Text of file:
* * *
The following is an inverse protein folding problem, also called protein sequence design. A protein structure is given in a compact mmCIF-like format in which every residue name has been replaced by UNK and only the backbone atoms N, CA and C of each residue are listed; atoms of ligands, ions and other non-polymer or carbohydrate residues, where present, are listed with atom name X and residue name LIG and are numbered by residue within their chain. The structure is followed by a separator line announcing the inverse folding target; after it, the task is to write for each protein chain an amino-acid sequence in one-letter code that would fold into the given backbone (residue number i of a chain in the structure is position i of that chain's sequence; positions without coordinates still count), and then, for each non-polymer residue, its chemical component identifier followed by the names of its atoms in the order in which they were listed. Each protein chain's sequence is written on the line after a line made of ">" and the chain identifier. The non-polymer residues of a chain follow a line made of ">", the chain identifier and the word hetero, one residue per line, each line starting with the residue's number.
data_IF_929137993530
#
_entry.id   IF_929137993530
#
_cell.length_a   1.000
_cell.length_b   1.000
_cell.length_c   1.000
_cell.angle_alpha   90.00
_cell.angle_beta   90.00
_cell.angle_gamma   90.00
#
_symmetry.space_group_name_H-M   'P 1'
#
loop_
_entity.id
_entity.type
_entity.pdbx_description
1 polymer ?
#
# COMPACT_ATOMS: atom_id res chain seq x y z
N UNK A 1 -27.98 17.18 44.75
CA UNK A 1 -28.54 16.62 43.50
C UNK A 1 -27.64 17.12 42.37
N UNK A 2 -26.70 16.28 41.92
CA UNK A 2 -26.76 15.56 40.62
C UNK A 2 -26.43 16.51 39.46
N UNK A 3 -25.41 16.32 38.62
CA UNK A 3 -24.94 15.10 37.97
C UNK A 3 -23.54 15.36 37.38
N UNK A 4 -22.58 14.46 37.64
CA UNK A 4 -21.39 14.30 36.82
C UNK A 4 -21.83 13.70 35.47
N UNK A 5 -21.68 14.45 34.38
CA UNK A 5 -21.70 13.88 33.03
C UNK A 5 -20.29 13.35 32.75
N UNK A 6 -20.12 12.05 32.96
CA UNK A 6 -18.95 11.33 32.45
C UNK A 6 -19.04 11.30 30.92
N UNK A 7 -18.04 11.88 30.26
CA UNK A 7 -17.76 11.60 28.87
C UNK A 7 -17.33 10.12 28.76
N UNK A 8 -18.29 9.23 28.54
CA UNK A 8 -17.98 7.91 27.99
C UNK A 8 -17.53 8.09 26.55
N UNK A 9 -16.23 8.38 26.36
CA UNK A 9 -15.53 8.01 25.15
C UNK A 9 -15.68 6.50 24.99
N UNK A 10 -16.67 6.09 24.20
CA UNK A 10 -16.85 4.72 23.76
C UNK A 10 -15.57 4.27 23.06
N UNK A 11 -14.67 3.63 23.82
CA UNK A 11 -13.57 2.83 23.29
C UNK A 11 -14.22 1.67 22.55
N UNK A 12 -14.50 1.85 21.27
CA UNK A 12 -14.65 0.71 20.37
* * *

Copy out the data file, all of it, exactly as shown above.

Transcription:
The following is an inverse protein folding problem, also called protein sequence design. A protein structure is given in a compact mmCIF-like format in which every residue name has been replaced by UNK and only the backbone atoms N, CA and C of each residue are listed; atoms of ligands, ions and other non-polymer or carbohydrate residues, where present, are listed with atom name X and residue name LIG and are numbered by residue within their chain. The structure is followed by a separator line announcing the inverse folding target; after it, the task is to write for each protein chain an amino-acid sequence in one-letter code that would fold into the given backbone (residue number i of a chain in the structure is position i of that chain's sequence; positions without coordinates still count), and then, for each non-polymer residue, its chemical component identifier followed by the names of its atoms in the order in which they were listed. Each protein chain's sequence is written on the line after a line made of ">" and the chain identifier. The non-polymer residues of a chain follow a line made of ">", the chain identifier and the word hetero, one residue per line, each line starting with the residue's number.
data_IF_929137993530
#
_entry.id   IF_929137993530
#
_cell.length_a   1.000
_cell.length_b   1.000
_cell.length_c   1.000
_cell.angle_alpha   90.00
_cell.angle_beta   90.00
_cell.angle_gamma   90.00
#
_symmetry.space_group_name_H-M   'P 1'
#
loop_
_entity.id
_entity.type
_entity.pdbx_description
1 polymer ?
#
# COMPACT_ATOMS: atom_id res chain seq x y z
N UNK A 1 -27.98 17.18 44.75
CA UNK A 1 -28.54 16.62 43.50
C UNK A 1 -27.64 17.12 42.37
N UNK A 2 -26.70 16.28 41.92
CA UNK A 2 -26.76 15.56 40.62
C UNK A 2 -26.43 16.51 39.46
N UNK A 3 -25.41 16.32 38.62
CA UNK A 3 -24.94 15.10 37.97
C UNK A 3 -23.54 15.36 37.38
N UNK A 4 -22.58 14.46 37.64
CA UNK A 4 -21.39 14.30 36.82
C UNK A 4 -21.83 13.70 35.47
N UNK A 5 -21.68 14.45 34.38
CA UNK A 5 -21.70 13.88 33.03
C UNK A 5 -20.29 13.35 32.75
N UNK A 6 -20.12 12.05 32.96
CA UNK A 6 -18.95 11.33 32.45
C UNK A 6 -19.04 11.30 30.92
N UNK A 7 -18.04 11.88 30.26
CA UNK A 7 -17.76 11.60 28.87
C UNK A 7 -17.33 10.12 28.76
N UNK A 8 -18.29 9.23 28.54
CA UNK A 8 -17.98 7.91 27.99
C UNK A 8 -17.53 8.09 26.55
N UNK A 9 -16.23 8.38 26.36
CA UNK A 9 -15.53 8.01 25.15
C UNK A 9 -15.68 6.50 24.99
N UNK A 10 -16.67 6.09 24.20
CA UNK A 10 -16.85 4.72 23.76
C UNK A 10 -15.57 4.27 23.06
N UNK A 11 -14.67 3.63 23.82
CA UNK A 11 -13.57 2.83 23.29
C UNK A 11 -14.22 1.67 22.55
N UNK A 12 -14.50 1.85 21.27
CA UNK A 12 -14.65 0.71 20.37